Drawing from across cultures and across scholarly disciplines, the Places & Spaces: Mapping Science traveling exhibit demonstrates the power of maps (visualizations) to address vital questions about the contours and content of scientific knowledge. As of March 2021, the exhibit features 100 framed maps, 24 macroscopes, an award-winning short film, touchscreen interactives, and sculptural elements created by more than 230 leading experts in the natural, physical, and social sciences, scientometrics, visual arts, science policy, and the humanities.
The maps have been displayed in 30 countries on six continents. Places & Spaces showcases innovative approaches to data visualization, critical for making sense of the large streams of data we confront on a daily basis. Ranging from reproductions of early maps of our planet, to the first maps showing the terrain of science, to maps showing the national mood through tweets over the course of a day, the exhibit touches on subject matter as diverse as polar bear habitat, forecasting epidemics, and the settings of Victorian poems.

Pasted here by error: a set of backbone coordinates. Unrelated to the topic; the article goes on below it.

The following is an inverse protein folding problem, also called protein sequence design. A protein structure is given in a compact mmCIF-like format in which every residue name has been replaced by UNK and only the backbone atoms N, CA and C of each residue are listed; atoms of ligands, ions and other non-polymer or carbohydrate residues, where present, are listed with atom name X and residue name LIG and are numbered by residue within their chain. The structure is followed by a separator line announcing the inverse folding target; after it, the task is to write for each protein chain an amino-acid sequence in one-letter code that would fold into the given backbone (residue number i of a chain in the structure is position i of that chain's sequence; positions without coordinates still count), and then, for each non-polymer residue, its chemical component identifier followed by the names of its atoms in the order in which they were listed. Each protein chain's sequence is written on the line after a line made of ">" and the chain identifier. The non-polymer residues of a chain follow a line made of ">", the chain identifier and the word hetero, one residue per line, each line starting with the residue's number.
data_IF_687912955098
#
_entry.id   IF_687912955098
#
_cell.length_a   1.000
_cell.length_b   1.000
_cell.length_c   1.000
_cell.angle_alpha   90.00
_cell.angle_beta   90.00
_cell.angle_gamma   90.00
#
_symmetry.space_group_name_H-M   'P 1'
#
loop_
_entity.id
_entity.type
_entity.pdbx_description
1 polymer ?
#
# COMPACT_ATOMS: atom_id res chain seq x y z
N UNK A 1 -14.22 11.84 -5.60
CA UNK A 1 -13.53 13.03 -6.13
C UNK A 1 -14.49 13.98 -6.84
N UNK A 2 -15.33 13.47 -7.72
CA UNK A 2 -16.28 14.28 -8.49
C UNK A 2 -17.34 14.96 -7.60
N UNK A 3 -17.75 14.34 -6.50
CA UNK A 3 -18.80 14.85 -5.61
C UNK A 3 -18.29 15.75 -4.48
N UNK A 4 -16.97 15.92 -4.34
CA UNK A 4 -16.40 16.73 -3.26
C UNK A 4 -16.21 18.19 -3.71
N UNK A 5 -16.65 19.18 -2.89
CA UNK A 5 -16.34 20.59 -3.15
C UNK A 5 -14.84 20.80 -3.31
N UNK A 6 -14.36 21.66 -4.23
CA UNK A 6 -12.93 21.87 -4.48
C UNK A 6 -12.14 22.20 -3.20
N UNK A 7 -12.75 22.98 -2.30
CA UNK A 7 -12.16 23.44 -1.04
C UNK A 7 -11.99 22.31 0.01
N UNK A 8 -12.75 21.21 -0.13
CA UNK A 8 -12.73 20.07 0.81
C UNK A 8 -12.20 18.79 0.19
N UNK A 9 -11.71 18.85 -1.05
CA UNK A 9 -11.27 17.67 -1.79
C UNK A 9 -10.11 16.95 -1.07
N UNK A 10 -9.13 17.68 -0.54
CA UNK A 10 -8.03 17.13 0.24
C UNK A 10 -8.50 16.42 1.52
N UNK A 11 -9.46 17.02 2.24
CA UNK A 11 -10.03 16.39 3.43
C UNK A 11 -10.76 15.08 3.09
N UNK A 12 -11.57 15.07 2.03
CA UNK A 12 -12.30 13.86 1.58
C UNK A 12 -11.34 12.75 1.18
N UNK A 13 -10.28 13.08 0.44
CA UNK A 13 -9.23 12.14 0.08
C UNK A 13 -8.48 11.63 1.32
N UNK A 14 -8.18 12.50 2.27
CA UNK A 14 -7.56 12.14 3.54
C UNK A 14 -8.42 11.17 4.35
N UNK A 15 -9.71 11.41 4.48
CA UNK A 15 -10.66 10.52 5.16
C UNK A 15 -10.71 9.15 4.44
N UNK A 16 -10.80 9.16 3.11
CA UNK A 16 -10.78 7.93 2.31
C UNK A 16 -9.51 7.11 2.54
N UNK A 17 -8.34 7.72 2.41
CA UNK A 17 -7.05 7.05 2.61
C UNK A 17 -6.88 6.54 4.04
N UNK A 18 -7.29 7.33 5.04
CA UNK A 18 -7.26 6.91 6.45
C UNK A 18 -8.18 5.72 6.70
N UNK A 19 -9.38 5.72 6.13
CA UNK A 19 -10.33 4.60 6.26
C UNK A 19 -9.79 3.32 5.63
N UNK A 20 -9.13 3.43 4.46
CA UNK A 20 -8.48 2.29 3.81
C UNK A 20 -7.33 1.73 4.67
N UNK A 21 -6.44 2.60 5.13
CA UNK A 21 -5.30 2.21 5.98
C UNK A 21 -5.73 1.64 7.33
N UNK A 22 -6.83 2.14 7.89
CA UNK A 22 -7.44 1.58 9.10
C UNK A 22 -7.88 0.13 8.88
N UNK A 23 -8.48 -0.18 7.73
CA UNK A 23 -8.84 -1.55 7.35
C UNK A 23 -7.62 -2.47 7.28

In 2015 Places & Spaces expanded from exhibiting static maps of science to include interactive data visualizations we call macroscopes. Macroscopes are software tools that help one focus on patterns in data that are too large or complex to view unaided. Interactive by nature, one can use them to visually explore data and to ask and answer new questions.
Maps serve as navigational tools, documenting the landscape, warning of hazards, and highlighting potential routes of travel. Science maps chart the more abstract spaces of data and knowledge, helping forecast new fields of inquiry. Individually and as a whole, the science maps in Places & Spaces: Mapping Science use data to tell meaningful stories that both the scientist and the layperson can understand and appreciate.
Macroscopes are software tools that help us focus on patterns in data that are too large or complex to see with the naked eye. Interactive by nature, they are best used to visually explore data and to ask and answer new questions. Each macroscope featured was selected as an outstanding example of how visualization can reveal trends and patterns in data.